The City of Vancouver wants your feedback on these 5 transportation projects
'There's a lot of big projects that people can get involved in,' says director of transportation
The City of Vancouver wants your feedback on five transportation projects.
From the Northeast False Creek lands to bike lanes and mobility pricing, the city is looking to make streets and spaces more inviting and sustainable.
"We're just launching a lot of consultation right now, so there's a lot of big projects that people can get involved in if they're interested," said Lon LaClaire, director of transportation for the City of Vancouver.
LaClaire says each project will have different levels of consultation and different forms of outreach. Some will be region-wide like mobility pricing, while others will be very localized like the Alexander Bikeway.
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Northeast False Creek
The area plan for Northeast False Creek is in its final stages, according to the City.
After 18 months of public consultations, the public is invited to several open houses to see how the new transportation network will function without the Georgia and Dunsmuir viaducts.
The open houses take place Nov. 18, 20, 21, and 22.
Vancouver's Transportation 2040 Plan selected the Cambie Bridge as a priority project for improved comfort and safety for cyclists and pedestrians.
Currently, the City says there are conflicts between walkers and cyclists on the east side shared-use path, as the bridge has seen the number of cyclists nearly double since 2010.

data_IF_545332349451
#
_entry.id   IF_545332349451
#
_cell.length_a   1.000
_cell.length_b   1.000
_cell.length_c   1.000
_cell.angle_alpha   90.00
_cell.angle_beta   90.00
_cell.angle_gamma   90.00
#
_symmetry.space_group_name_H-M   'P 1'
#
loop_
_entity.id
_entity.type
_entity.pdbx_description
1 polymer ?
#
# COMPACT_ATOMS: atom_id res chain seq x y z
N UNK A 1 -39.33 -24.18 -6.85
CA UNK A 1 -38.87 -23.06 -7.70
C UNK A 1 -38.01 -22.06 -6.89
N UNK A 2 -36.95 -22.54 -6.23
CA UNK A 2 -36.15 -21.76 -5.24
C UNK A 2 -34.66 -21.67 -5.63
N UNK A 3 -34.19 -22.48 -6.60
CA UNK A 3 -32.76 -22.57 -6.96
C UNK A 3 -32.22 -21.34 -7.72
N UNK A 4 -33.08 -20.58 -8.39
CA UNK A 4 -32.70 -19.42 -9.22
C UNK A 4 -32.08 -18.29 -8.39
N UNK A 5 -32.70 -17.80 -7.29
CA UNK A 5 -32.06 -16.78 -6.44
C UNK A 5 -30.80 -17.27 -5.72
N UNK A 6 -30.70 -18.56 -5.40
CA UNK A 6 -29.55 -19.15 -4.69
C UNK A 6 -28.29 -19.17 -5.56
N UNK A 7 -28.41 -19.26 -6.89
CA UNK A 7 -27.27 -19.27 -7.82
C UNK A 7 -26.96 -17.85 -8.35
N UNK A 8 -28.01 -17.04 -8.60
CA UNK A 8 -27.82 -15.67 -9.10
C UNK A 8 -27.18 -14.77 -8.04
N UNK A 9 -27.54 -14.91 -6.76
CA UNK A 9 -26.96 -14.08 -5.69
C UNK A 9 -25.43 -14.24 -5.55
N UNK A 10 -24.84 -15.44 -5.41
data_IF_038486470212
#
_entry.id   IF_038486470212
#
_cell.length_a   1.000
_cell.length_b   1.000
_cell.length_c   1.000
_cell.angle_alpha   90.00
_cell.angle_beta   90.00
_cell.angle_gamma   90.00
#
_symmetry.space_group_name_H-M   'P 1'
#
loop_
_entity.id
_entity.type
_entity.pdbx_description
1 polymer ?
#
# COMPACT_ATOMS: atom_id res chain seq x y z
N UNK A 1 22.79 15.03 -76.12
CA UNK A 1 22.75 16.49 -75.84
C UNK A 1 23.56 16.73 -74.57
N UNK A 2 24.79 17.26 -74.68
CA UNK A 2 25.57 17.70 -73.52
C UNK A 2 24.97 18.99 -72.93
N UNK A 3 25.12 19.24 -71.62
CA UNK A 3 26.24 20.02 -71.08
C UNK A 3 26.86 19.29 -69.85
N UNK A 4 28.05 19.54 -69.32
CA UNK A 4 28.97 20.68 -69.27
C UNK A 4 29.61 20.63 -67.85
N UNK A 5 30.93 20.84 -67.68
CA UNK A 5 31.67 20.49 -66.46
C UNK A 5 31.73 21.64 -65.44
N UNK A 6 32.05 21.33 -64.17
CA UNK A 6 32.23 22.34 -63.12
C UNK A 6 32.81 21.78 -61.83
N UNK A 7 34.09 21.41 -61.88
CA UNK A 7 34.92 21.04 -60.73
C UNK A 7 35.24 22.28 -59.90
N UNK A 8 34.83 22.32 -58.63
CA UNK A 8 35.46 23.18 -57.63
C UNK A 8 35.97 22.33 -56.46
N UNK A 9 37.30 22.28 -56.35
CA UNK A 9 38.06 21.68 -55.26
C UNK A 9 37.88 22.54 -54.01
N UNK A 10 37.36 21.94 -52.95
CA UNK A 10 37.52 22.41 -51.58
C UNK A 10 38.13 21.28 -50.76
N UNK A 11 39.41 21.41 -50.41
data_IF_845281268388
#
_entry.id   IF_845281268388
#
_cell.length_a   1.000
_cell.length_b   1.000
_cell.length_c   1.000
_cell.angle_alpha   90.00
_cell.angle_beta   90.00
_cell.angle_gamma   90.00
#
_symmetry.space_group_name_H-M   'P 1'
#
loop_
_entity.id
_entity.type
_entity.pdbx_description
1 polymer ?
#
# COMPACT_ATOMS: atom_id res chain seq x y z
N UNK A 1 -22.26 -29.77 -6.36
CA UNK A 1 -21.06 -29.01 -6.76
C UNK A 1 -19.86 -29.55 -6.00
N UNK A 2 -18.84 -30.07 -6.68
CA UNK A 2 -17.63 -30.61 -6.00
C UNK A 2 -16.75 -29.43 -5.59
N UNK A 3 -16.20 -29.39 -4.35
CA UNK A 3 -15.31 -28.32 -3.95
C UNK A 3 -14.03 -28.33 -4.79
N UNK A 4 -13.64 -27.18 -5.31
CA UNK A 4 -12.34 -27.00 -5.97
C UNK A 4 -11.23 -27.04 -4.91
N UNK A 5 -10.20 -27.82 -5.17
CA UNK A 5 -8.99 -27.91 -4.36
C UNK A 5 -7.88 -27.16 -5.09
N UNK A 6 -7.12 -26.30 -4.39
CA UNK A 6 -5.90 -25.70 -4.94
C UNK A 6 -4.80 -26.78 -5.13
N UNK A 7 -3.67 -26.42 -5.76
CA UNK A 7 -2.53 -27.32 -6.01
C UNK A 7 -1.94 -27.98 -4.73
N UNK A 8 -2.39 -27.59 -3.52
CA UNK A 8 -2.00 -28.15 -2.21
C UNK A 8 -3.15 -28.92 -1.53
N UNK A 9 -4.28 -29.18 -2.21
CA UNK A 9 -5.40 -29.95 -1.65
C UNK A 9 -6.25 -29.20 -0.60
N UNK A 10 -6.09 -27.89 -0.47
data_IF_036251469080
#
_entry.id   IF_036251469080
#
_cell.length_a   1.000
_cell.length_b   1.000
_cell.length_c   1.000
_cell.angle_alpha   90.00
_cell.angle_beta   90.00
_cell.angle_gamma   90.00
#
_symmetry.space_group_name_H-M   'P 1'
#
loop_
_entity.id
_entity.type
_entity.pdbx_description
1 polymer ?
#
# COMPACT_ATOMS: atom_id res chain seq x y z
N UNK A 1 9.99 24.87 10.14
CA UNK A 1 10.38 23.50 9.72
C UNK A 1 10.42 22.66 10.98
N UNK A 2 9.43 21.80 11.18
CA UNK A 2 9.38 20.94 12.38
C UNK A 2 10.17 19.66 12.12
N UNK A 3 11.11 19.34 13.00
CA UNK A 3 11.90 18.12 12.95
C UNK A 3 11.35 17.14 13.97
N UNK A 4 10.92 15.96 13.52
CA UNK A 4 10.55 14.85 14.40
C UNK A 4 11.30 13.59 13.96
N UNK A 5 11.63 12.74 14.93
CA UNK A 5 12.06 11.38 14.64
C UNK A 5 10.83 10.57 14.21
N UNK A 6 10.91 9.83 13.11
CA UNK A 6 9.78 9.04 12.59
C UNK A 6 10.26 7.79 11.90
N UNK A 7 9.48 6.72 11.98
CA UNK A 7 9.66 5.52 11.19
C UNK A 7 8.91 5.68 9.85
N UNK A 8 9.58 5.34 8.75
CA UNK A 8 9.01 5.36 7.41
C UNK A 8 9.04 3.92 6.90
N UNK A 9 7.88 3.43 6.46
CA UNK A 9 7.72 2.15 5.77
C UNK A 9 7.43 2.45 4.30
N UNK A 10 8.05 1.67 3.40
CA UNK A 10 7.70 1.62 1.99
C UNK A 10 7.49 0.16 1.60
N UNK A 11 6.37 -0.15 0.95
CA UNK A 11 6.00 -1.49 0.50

The proposal to relieve that traffic is to reallocate the southbound curb lane on the west side of the bridge to form a southbound protected bike lane.
Currently an interim improvement design is being developed, and will be presented to city council in early 2018, with construction planned for spring 2018.
An open house is taking place on Nov. 30.
Georgia Gateway West
A complete street that "welcomes people of all ages, abilities, and modes of travel": That's the goal of the Georgia Gateway West project, which stretches from Chilco Street to Nicola Street.
The city says traffic congestion on the main road is an issue for commuters, and the area could be more inviting for people walking and cycling.
LaClaire says the bike lane on Georgia could move closer to the boulevard, and a trolley car running along the street could be introduced.
Currently the city is in the "listen and learn" phase of planning, and they are asking residents, businesses, and road users to take a survey and share their experience in the area.
Connecting Gastown and Strathcona, the new Alexander Bikeway will connect with existing bike lanes at the Powell Street Overpass, and Carrall Street.
The City says it wants to find ways to slow and reduce traffic to make it safer and more comfortable for cyclists of all ages and abilities.
One idea is to block off part of Alexander Street to vehicle traffic, said LaClaire.
An open house is scheduled for Tuesday, Nov. 21.
"It's Time" is a mobility pricing survey for the Metro Vancouver region.
It's the first phase of public engagement on the topic and runs from Nov. 6 to 26.
LeClaire says that although mobility pricing is not a Vancouver project, the city is still encouraging residents to take the survey and communicate their perspective.
The survey requests peoples opinions on the worst congestion hot spots, priorities for transportation investments, and what fairness means to them.